For Part One, click here.
The British and loyalists would not have to wait long. Word of the landing reached the Massachusetts government within a matter of days, and preparations for a counterattack began almost immediately. There was such a hurry to respond that the General Assembly voted to carry out the operation with state forces rather than wait for Continental assistance. Despite the initial rush it still took a month to assemble a force of over 1,000 militiamen, as well as the food, arms, and other supplies to sustain them. All of these troops and their supplies would be transported by a fleet of 21 transports, accompanied by nearly twenty state and Continental navy vessels and privateers. Among the warships the largest was the Frigate Warren of 32 guns which served as the flagship of Commodore Dudley Saltonstall. The Connecticut born officer was given overall command of the naval forces – no small task given the lack of experience with large scale fleet actions among his subordinates. Command of the land forces was given to Massachusetts Brigadier Solomon Lovell. Lovell has seen experience early in the war outside of Boston, but was also relatively untested in battle. The inexperience and poor communication between Saltonstall and Lovell was to have a decisive impact on the coming expedition. Notable among the other officers in the expedition was Paul Revere, who commanded the Massachusetts artillery. The expedition was also joined by a band of the local Penobscot Indians allied to the Continental Congress.
The New England fleet entered the Penobscot Bay on July 25th and immediately attempted a landing. Clearly outnumbered and with their works incomplete, General McLean and his men were determined to resist the Americans, but expected the worst. Saltonstall’s fleet sailed in close to the shore and exchanged cannon fire with both the British defences and the three remaining Royal warships, now under the command of Captain Henry Mowatt. In the confusion and smoke the Americans lowered seven launches full of marines and militiamen, but as they neared the shore they were met by a hail of musket fire. At least one of the attackers – a Native American – was killed and the boats returned to the safety of the fleet. It was an inauspicious start to the battle for the New Englanders and already the relationship between the two commanding officers was becoming strained. General Lovell knew little about sailing or naval operations. He questioned the Commodore as to why he couldn’t just sail his fleet into the harbor and blast the British to pieces while his troops landed under their covering fire. The Connecticut seaman replied curtly, exclaiming “You seem to be damn knowing about the whole matter! I am not going to risk my shipping in that damned hole!”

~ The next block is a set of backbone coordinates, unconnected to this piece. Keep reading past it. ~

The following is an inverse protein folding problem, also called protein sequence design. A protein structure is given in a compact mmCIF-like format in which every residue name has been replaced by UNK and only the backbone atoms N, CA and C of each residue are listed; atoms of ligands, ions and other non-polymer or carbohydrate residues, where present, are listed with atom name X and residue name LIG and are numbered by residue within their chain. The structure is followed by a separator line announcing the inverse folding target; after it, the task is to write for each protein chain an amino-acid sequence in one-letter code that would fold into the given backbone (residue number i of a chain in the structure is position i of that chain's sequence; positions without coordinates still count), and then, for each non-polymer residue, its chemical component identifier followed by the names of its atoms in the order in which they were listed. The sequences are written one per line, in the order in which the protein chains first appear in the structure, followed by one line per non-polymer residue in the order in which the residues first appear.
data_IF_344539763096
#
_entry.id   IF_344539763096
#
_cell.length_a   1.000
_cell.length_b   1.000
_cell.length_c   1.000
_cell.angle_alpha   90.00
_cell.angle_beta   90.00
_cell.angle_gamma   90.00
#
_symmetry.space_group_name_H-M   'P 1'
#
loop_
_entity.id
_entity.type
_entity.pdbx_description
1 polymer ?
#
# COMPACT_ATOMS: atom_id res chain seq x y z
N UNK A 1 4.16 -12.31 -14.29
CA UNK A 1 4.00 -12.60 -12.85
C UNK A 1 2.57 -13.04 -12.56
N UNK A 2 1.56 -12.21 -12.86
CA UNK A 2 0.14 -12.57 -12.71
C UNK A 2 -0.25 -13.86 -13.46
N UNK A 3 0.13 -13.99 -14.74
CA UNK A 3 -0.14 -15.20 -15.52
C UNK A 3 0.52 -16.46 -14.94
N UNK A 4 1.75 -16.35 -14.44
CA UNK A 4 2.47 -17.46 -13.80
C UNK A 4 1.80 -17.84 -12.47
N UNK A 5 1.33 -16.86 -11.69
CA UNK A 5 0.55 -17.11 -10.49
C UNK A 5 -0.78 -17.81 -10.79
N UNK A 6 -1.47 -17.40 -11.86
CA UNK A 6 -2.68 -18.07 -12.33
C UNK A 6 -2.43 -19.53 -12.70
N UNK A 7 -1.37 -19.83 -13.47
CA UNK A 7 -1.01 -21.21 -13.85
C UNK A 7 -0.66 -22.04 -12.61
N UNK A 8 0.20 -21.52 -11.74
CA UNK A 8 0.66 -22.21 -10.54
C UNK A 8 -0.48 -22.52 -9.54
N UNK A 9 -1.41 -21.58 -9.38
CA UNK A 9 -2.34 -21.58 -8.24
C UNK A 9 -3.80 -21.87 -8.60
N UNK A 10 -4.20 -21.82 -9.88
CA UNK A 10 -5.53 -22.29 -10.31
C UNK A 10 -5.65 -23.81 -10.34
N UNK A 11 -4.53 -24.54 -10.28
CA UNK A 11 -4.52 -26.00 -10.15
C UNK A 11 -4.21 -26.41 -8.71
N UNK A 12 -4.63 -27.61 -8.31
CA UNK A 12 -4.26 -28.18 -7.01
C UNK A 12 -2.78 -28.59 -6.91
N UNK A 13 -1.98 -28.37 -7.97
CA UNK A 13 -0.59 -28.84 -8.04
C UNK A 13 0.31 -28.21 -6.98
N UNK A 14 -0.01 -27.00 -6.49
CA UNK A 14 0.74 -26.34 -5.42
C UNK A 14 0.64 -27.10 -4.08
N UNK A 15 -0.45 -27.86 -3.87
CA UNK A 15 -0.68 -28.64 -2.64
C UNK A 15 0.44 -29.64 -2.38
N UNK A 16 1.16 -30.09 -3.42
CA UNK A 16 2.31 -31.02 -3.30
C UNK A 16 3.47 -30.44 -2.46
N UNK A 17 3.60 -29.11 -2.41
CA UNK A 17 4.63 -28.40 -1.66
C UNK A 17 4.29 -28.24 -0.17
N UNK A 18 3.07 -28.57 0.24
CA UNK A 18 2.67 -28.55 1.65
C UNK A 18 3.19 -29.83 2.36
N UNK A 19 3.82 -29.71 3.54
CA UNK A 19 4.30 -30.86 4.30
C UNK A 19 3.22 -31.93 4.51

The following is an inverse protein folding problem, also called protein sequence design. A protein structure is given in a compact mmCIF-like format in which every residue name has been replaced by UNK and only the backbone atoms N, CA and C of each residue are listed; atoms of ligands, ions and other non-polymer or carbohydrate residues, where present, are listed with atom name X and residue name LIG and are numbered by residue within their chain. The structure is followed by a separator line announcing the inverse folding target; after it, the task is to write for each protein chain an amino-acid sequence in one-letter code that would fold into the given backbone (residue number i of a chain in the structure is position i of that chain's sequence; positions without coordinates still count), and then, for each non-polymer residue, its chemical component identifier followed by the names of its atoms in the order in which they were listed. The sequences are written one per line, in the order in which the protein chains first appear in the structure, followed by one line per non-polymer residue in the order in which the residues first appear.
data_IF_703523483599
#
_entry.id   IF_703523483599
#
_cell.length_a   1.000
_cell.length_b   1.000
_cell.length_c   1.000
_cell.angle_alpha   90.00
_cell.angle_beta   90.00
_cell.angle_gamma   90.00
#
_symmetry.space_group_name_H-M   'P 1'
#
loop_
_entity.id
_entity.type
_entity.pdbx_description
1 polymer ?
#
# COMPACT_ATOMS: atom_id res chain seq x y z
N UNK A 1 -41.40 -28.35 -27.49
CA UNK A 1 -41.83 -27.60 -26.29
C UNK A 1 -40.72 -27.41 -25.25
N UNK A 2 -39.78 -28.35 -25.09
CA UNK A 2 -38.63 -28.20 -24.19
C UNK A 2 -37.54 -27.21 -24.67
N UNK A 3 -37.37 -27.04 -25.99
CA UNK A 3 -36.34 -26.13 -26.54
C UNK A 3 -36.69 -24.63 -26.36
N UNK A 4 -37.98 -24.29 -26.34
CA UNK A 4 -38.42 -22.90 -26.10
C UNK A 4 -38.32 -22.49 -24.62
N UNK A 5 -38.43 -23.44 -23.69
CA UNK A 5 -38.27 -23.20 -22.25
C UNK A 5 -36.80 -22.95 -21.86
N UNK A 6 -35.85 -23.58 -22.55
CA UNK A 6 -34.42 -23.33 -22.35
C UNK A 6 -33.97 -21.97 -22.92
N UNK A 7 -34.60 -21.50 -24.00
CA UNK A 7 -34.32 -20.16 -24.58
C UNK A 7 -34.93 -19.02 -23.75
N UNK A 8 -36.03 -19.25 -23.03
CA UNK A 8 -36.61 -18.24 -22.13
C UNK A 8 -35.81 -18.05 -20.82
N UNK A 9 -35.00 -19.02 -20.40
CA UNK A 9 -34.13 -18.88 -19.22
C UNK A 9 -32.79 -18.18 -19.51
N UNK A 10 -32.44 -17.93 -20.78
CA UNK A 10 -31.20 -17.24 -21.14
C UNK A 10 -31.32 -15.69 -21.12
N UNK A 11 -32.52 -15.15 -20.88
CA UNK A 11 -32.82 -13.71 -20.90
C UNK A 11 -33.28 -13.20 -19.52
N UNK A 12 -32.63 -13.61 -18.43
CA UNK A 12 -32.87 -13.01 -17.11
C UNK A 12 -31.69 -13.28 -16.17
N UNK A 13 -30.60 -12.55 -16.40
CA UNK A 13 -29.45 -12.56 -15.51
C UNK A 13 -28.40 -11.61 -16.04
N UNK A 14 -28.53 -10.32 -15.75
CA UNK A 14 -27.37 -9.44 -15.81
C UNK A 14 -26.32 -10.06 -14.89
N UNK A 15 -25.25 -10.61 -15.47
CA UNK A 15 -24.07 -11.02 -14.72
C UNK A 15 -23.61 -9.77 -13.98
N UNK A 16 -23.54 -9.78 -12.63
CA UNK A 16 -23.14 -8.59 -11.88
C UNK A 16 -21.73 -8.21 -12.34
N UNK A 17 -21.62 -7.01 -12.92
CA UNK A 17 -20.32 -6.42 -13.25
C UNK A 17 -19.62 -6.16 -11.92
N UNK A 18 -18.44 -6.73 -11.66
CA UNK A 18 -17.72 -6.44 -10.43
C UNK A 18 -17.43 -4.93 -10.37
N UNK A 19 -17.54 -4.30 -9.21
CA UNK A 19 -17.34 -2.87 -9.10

On the 26th a second militia landing on the peninsula was repulsed after the lead boat carrying militia Major Daniel Littlefield was swamped by British chain shot, drowning the Major and two privates.That same day, however, the Americans scored a small victory when a force of 200 Continental marines and artillerymen landed on Nautilus Island and captured the small British battery there. More artillerymen were landed and soon the Americans had a battery from which they could harass the British shipping. With the Americans making some headway Captain Mowatt withdrew the remaining British ships deeper into the harbor, creating a defensive line across the Bagaduce River.
Castine Harbor, looking out roughly where Captain Mowatt anchored the British transports and warships (Author’s photo)